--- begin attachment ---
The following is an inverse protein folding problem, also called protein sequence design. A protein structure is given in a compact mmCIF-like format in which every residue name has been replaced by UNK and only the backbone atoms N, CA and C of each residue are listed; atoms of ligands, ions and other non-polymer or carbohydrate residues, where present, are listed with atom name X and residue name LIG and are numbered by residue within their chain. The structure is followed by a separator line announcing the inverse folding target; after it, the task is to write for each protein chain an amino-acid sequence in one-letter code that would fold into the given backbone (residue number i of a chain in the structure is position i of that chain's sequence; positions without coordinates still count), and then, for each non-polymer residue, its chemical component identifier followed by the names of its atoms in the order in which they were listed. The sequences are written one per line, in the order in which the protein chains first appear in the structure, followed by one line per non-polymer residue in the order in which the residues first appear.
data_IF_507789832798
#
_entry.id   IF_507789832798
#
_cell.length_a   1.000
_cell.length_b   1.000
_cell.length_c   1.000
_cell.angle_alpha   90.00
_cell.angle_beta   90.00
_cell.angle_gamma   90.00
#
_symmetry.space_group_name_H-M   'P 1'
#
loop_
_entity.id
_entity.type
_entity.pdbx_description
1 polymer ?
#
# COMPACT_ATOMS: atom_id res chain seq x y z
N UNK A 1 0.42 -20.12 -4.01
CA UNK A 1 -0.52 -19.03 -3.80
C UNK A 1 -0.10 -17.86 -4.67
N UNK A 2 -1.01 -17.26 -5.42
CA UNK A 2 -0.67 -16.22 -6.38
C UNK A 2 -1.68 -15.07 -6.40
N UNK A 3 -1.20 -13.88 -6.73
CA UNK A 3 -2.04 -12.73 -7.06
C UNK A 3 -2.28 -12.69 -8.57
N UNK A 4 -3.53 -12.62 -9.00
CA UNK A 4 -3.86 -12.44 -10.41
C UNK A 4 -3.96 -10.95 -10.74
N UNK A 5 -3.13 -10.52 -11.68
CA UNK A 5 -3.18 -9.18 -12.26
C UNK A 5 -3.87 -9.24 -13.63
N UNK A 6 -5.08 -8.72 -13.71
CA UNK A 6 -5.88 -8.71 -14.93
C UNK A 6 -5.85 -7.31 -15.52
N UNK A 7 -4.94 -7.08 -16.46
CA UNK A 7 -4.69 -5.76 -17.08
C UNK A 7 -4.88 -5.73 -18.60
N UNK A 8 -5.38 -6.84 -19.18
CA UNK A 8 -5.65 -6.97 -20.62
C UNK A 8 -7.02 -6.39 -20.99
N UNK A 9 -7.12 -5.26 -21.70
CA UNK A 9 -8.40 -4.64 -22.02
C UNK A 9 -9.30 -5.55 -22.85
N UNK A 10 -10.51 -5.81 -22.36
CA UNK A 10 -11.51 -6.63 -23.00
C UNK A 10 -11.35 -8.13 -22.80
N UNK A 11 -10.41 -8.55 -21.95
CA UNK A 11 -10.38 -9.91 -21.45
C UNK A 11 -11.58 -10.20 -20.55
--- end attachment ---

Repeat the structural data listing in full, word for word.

The following is an inverse protein folding problem, also called protein sequence design. A protein structure is given in a compact mmCIF-like format in which every residue name has been replaced by UNK and only the backbone atoms N, CA and C of each residue are listed; atoms of ligands, ions and other non-polymer or carbohydrate residues, where present, are listed with atom name X and residue name LIG and are numbered by residue within their chain. The structure is followed by a separator line announcing the inverse folding target; after it, the task is to write for each protein chain an amino-acid sequence in one-letter code that would fold into the given backbone (residue number i of a chain in the structure is position i of that chain's sequence; positions without coordinates still count), and then, for each non-polymer residue, its chemical component identifier followed by the names of its atoms in the order in which they were listed. The sequences are written one per line, in the order in which the protein chains first appear in the structure, followed by one line per non-polymer residue in the order in which the residues first appear.
data_IF_507789832798
#
_entry.id   IF_507789832798
#
_cell.length_a   1.000
_cell.length_b   1.000
_cell.length_c   1.000
_cell.angle_alpha   90.00
_cell.angle_beta   90.00
_cell.angle_gamma   90.00
#
_symmetry.space_group_name_H-M   'P 1'
#
loop_
_entity.id
_entity.type
_entity.pdbx_description
1 polymer ?
#
# COMPACT_ATOMS: atom_id res chain seq x y z
N UNK A 1 0.42 -20.12 -4.01
CA UNK A 1 -0.52 -19.03 -3.80
C UNK A 1 -0.10 -17.86 -4.67
N UNK A 2 -1.01 -17.26 -5.42
CA UNK A 2 -0.67 -16.22 -6.38
C UNK A 2 -1.68 -15.07 -6.40
N UNK A 3 -1.20 -13.88 -6.73
CA UNK A 3 -2.04 -12.73 -7.06
C UNK A 3 -2.28 -12.69 -8.57
N UNK A 4 -3.53 -12.62 -9.00
CA UNK A 4 -3.86 -12.44 -10.41
C UNK A 4 -3.96 -10.95 -10.74
N UNK A 5 -3.13 -10.52 -11.68
CA UNK A 5 -3.18 -9.18 -12.26
C UNK A 5 -3.87 -9.24 -13.63
N UNK A 6 -5.08 -8.72 -13.71
CA UNK A 6 -5.88 -8.71 -14.93
C UNK A 6 -5.85 -7.31 -15.52
N UNK A 7 -4.94 -7.08 -16.46
CA UNK A 7 -4.69 -5.76 -17.08
C UNK A 7 -4.88 -5.73 -18.60
N UNK A 8 -5.38 -6.84 -19.18
CA UNK A 8 -5.65 -6.97 -20.62
C UNK A 8 -7.02 -6.39 -20.99
N UNK A 9 -7.12 -5.26 -21.70
CA UNK A 9 -8.40 -4.64 -22.02
C UNK A 9 -9.30 -5.55 -22.85
N UNK A 10 -10.51 -5.81 -22.36
CA UNK A 10 -11.51 -6.63 -23.00
C UNK A 10 -11.35 -8.13 -22.80
N UNK A 11 -10.41 -8.55 -21.95
CA UNK A 11 -10.38 -9.91 -21.45
C UNK A 11 -11.58 -10.20 -20.55